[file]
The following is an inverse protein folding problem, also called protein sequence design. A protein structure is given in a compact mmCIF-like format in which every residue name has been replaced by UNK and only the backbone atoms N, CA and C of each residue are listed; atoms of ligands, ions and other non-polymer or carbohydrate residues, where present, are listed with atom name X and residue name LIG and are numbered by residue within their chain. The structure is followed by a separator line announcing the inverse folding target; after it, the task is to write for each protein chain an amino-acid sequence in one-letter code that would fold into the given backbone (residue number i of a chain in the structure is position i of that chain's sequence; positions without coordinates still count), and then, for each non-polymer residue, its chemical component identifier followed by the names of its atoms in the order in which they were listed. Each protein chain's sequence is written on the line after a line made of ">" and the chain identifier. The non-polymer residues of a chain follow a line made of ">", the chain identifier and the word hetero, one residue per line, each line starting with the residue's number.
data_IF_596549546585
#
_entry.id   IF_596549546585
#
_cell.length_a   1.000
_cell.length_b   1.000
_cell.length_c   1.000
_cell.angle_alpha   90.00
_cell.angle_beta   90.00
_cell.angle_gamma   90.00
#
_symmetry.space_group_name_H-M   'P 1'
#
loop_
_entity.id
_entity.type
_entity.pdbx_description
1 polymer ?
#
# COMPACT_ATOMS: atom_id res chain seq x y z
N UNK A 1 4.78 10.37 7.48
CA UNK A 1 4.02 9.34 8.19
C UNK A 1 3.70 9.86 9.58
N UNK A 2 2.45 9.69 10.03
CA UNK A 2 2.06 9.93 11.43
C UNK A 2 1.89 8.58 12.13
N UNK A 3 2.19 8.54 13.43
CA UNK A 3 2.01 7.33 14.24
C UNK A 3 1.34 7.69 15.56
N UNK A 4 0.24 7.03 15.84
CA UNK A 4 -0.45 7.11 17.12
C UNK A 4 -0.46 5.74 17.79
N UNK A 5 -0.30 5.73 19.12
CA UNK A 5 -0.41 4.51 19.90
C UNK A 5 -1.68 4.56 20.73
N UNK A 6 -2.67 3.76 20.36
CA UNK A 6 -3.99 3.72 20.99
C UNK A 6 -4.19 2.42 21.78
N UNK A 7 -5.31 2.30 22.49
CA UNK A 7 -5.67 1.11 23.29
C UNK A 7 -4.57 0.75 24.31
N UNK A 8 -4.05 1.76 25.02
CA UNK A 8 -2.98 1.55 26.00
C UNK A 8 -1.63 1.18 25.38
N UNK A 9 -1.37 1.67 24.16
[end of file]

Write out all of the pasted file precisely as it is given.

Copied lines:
The following is an inverse protein folding problem, also called protein sequence design. A protein structure is given in a compact mmCIF-like format in which every residue name has been replaced by UNK and only the backbone atoms N, CA and C of each residue are listed; atoms of ligands, ions and other non-polymer or carbohydrate residues, where present, are listed with atom name X and residue name LIG and are numbered by residue within their chain. The structure is followed by a separator line announcing the inverse folding target; after it, the task is to write for each protein chain an amino-acid sequence in one-letter code that would fold into the given backbone (residue number i of a chain in the structure is position i of that chain's sequence; positions without coordinates still count), and then, for each non-polymer residue, its chemical component identifier followed by the names of its atoms in the order in which they were listed. Each protein chain's sequence is written on the line after a line made of ">" and the chain identifier. The non-polymer residues of a chain follow a line made of ">", the chain identifier and the word hetero, one residue per line, each line starting with the residue's number.
data_IF_596549546585
#
_entry.id   IF_596549546585
#
_cell.length_a   1.000
_cell.length_b   1.000
_cell.length_c   1.000
_cell.angle_alpha   90.00
_cell.angle_beta   90.00
_cell.angle_gamma   90.00
#
_symmetry.space_group_name_H-M   'P 1'
#
loop_
_entity.id
_entity.type
_entity.pdbx_description
1 polymer ?
#
# COMPACT_ATOMS: atom_id res chain seq x y z
N UNK A 1 4.78 10.37 7.48
CA UNK A 1 4.02 9.34 8.19
C UNK A 1 3.70 9.86 9.58
N UNK A 2 2.45 9.69 10.03
CA UNK A 2 2.06 9.93 11.43
C UNK A 2 1.89 8.58 12.13
N UNK A 3 2.19 8.54 13.43
CA UNK A 3 2.01 7.33 14.24
C UNK A 3 1.34 7.69 15.56
N UNK A 4 0.24 7.03 15.84
CA UNK A 4 -0.45 7.11 17.12
C UNK A 4 -0.46 5.74 17.79
N UNK A 5 -0.30 5.73 19.12
CA UNK A 5 -0.41 4.51 19.90
C UNK A 5 -1.68 4.56 20.73
N UNK A 6 -2.67 3.76 20.36
CA UNK A 6 -3.99 3.72 20.99
C UNK A 6 -4.19 2.42 21.78
N UNK A 7 -5.31 2.30 22.49
CA UNK A 7 -5.67 1.11 23.29
C UNK A 7 -4.57 0.75 24.31
N UNK A 8 -4.05 1.76 25.02
CA UNK A 8 -2.98 1.55 26.00
C UNK A 8 -1.63 1.18 25.38
N UNK A 9 -1.37 1.67 24.16